New sergeants keep CACC campuses safe
The various campuses of Coastal Alabama Community College are made greater by the communities they inhabit. And in so many ways, those communities are enhanced by the College’s historic presence.
Such is the case when it comes to law enforcement, especially since the recent employment of sergeants Jared Douglas and Ethan Elmore. The sergeants are in charge of protecting students and faculty at the Brewton and Thomasville campuses, respectively.
Combined, the two have nearly 20 years of experience as police officers, yet some citizens on- and off-campus continue to ask, “Are you a real police officer?” The answer is a resounding “yes.” Douglas and Elmore are eager to interact with those they serve so that everyone understands just how valuable they can be in and around Coastal Alabama Community College.
“I want them to trust me to be able to handle this situation just as they would any other police officer when it’s here on campus,” Elmore said. “We’re trained and equipped to handle the unique challenges you see on college campuses that you might not see in a city police department or our city society.”
A Thomasville native, Elmore attended Alabama Southern Community College in Thomasville before it became Coastal Alabama Community College, and has since received his master’s degree in justice administration. The 27-year-old has worked for the Mobile and Bay Minette police departments and is a certified FBI crisis negotiator, emergency driving instructor, SWAT team operator and is the part-time chief of police for the rural Fulton Police Department.
As for the sergeant located on the Brewton campus, Jared Douglas has experienced much more than just policing since joining the College.
“The thing about college police is you’re not just a police officer, you’re a mentor, a counselor, a friend and you’re an authority figure, too,” Douglas said. “I’ve had a lot of students who are successful now and have come back and said we’ve made a difference for them, that they appreciate everything we did for them.”
Having an impact on future generations is a huge win for 34-year-old Douglas, a veteran of the war in Iraq who served nine years in the U.S. Army Airborne. He said his experience serving overseas has given him a tremendous perspective, which he plans to share with others at the College.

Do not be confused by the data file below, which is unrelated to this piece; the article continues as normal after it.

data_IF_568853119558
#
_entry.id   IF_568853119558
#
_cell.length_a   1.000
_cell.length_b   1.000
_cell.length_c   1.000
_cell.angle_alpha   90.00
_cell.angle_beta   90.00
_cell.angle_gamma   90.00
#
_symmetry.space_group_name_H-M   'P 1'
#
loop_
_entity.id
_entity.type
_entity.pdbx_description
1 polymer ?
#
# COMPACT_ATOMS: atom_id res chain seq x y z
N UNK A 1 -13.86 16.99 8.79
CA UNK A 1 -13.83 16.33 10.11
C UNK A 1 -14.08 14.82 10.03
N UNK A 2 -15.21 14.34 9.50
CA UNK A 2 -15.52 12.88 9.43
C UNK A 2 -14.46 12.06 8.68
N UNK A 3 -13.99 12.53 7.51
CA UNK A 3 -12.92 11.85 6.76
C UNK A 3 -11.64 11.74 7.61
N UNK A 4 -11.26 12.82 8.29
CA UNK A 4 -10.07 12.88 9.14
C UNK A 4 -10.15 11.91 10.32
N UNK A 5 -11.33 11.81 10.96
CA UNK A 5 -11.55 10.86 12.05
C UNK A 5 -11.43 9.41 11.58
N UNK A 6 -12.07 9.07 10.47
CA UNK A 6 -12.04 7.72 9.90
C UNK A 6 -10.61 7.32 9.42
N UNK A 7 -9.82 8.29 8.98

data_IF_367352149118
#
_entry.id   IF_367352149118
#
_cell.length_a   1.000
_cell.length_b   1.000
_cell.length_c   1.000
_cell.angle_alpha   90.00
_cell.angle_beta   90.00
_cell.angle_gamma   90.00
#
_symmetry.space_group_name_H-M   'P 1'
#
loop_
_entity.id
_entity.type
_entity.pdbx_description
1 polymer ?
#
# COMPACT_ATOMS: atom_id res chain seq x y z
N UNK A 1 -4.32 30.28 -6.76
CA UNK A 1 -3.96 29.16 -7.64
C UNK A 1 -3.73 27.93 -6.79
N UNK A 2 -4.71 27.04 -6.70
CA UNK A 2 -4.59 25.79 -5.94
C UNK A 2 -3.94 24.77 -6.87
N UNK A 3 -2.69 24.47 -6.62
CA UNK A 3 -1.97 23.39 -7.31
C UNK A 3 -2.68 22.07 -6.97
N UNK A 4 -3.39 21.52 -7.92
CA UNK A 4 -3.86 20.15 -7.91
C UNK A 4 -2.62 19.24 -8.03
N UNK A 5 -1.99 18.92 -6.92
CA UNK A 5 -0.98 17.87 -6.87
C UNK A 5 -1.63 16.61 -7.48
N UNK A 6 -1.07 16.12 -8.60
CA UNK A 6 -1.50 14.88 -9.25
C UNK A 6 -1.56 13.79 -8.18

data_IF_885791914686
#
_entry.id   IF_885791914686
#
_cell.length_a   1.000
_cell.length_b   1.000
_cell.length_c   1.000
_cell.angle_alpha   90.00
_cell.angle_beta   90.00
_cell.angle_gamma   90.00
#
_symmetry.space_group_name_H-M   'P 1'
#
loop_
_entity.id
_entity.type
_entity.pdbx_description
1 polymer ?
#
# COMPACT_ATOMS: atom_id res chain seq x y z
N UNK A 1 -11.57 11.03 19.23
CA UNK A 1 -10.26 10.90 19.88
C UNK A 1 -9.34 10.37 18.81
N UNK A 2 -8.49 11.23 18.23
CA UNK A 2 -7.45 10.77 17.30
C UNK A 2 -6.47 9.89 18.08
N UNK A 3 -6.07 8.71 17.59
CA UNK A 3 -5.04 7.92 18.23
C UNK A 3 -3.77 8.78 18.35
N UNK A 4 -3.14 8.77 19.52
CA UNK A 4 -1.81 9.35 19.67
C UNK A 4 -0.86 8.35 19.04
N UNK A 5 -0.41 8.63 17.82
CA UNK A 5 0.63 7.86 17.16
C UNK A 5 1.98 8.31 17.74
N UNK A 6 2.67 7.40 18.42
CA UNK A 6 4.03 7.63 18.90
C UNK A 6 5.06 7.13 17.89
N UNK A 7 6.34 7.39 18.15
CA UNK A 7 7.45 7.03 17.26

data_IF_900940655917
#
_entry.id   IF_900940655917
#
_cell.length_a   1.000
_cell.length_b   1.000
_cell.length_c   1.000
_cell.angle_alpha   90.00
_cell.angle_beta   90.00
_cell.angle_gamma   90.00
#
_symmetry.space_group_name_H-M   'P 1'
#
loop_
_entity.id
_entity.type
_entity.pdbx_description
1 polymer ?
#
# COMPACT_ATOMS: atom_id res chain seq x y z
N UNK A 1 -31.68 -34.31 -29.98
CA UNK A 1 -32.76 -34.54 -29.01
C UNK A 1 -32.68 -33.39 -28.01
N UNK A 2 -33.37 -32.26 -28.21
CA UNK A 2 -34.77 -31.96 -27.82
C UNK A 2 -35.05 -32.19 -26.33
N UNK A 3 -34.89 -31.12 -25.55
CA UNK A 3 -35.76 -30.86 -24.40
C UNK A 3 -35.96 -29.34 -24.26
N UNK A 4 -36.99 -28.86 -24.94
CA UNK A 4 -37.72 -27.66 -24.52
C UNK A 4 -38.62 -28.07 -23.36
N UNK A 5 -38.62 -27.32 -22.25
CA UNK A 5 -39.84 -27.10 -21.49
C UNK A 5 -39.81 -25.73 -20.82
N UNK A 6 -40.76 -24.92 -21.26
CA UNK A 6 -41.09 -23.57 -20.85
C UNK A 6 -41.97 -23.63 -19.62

“I just believe in treating people right and telling them, appreciate what you have in America,” Douglas said.
He received his bachelor’s degree in criminal justice, and as a reservist was hired by the Montgomery Police Department, where he worked for several years before joining Coastal Alabama Community College. Growing up in Mobile, Douglas was heavily influenced by his aunt and uncle, who were customs and border patrol agents, respectively.
These days, he finds himself in a position to influence and educate people on a daily basis. Since joining the Brewton campus, he has helped develop an active shooter training program for students. Every summer, the preparedness classes are offered, and Douglas has started inviting the public to enroll, as well as local high school students.
“It’s very intense because we have real firearms that shoot blanks,” he said. “It’s live fire so they get to see and hear what a gunshot sounds like and how the police respond.”
As sergeants, Douglas oversees five other officers across the Brewton and Atmore campuses while Elmore has nine under his command across the Thomasville and Monroeville campuses. And nearly as important as their ability to lead is their capacity to work with the other law enforcement agencies in their respective areas.
Douglas and Elmore, like all Coastal Alabama police officers, are officers of the state, and mutual aid is a cornerstone of their duties. Elmore’s work on the tri-county SWAT team requires him to work with officers and agents from Clarke, Choctaw and Washington counties, which can be very helpful when his department and other agencies need help in real time.
Mutual aid has led to the apprehension of felons on several of the College’s campuses and is a major reason Douglas carries radios for the Escambia County Sheriff’s Department and the Brewton Police Department. In the spring semester alone, he and his officers were able to confiscate five illegal firearms from the College campus.
In the spring of 2020, Elmore will begin teaching criminal justice classes at the Thomasville campus. It’s just one more way for him to connect with the people in the community he serves.
“I find that a lot of the mistrust and misinformation the public has about police today comes from simply a lack of education about what we do, why we do it, and what we don’t do and why we don’t do it,” he said. “I try to be the most approachable police officer you have ever met in your life.”
The Coastal Alabama Community College Police Department (CAPD) currently employs 10 full-time officers and 21 part-time officers. All officers are APOSTC certified and maintain critical certifications to maximize the safety of the Coastal Alabama campuses.